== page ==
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Is my shower tray in need of repair?

Discussion in 'Plumbing and Central Heating' started by nwrmartin, 1 May 2021.

  1. nwrmartin

    nwrmartin

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    Hi,

    I’d be grateful for some advice about my shower tray. I was showering a couple of days ago when there was a quite a loud sort of cracking noise, and I felt something shift under my feet, though nothing really changed. The shower tray now creaks slightly when I shift my weight on it.

    I’ve looked under the tray and found that it rests on some thick plyboard on top of a wooden frame, which lifts it off the ground and makes room for the drain (photos attached). Everything seems absolutely fine under the shower as far as I can see (though the drain makes it difficult to see a large part of the bottom of the shower, including where the creaking happens). I can’t see any movement when people stand on the shower.

    58BB9106-71F1-4E48-B802-3E5A25E3E0DB.jpeg
    6E9C05D1-67BB-4E16-847D-462D8DD52A06.jpeg
    My guess is that the shower tray sits on a thin bed of mortar, and for some reason the mortar has cracked during my shower. I don’t know why (I’m not especially heavy, though it is occasionally used by a person who is quite heavy).

    If that’s what’s happened, can I just live with the creaking, or am I in trouble and need a repair; maybe to rebed (or even replace) the tray? I know these are fairly big jobs.

    Could something else have happened?

    Any advice as to next steps? I’m looking for ways to diagnose or even repair, if I even need a repair. I should say I’m not sure how far I can take this as DIY, but I’m willing to give things a go.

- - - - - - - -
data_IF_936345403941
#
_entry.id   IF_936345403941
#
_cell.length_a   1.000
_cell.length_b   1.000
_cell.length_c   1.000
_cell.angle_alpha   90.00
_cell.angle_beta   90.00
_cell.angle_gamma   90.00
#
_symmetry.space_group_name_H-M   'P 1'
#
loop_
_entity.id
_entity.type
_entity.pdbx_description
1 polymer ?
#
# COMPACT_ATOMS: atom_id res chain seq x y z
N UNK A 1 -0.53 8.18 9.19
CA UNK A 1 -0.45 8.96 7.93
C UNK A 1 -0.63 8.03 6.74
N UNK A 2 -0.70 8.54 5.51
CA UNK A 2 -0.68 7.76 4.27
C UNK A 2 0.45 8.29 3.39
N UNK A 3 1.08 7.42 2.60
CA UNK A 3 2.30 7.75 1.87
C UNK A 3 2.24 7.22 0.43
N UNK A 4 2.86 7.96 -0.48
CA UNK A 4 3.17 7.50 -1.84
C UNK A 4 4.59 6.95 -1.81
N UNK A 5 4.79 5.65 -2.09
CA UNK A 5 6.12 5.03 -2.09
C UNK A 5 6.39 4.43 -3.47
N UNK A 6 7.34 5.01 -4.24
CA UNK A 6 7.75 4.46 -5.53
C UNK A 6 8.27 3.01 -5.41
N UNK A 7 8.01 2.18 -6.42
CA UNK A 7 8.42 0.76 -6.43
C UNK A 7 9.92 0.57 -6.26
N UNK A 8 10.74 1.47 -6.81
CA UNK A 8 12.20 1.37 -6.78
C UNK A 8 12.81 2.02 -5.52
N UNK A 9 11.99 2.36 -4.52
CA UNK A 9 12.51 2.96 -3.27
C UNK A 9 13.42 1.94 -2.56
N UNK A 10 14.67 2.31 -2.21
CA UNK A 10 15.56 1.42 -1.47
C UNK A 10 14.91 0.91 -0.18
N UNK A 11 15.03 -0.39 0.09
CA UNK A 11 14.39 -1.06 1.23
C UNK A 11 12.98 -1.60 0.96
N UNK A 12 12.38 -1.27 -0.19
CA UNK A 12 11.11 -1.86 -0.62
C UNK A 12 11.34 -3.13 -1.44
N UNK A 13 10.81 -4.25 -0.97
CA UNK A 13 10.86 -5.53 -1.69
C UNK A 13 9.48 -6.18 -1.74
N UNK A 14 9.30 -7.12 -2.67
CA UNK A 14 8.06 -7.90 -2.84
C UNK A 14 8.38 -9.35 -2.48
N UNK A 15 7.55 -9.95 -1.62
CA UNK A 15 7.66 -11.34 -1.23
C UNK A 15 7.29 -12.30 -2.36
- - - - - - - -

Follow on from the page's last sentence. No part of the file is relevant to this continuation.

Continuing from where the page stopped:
Thanks for your help.
     

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  3. oldbutnotdead

    oldbutnotdead

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    Plastic or resin tray? Any movement under the tray is going to be bad news. Your first step is determining whether the movement is between tray and ply or ply/timber and floor joists. You need a friend, a good torch and maybe one of those budget endoscopes for your phone- get the friend to step in and out of the shower while you watch to see what is moving relative to what.
    Any repair under there will be a bit of a mare, if the ceiling of the room below is featureless (no coving or stuff like that) it'll be much cheaper and easier to cut a trap out of the ceiling and do it from belowm
     
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  4. nwrmartin

    nwrmartin

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    Thanks, I thought you might say that. I have done the movement test you suggest (I don't have the endoscope though - that sounds like a good bit of kit!), and can't see any movement at all, either between the ply and the joists or the tray and the ply. If it wasn't for the slight creak, you wouldn't be able to tell something was wrong. Not sure where that leaves me.

    If I was to get a professional in, should I need to speak to a plumber or a bathroom fitter?
     
  5. nwrmartin

    nwrmartin

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    I am not sure, and am not sure how to tell them apart. I’d guess at resin.
     
  6. oldbutnotdead

    oldbutnotdead

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    If there's no sign of a crack in the tray, no movement between tray and tiles above, no sign of leaks from the waste pipe then you might be as well to carry on using the thing and monitor the situation. Anyone you call in will see the same as you have seen, only way to see more will be to get under the thing.
    My personal suspicion is EDIT same as yours, that whatever bedding was used to the plywood wasn't well done and is no longer supporting part of the tray. A plastic tray will flex a bit at such a fail, a resin tray won't.
     
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  7. nwrmartin

    nwrmartin

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    Thanks, that’s helpful. I was thinking I might have to do that. I’ll keep an eye on things and update the thread if I find a solution (or learn more about the problem).
     
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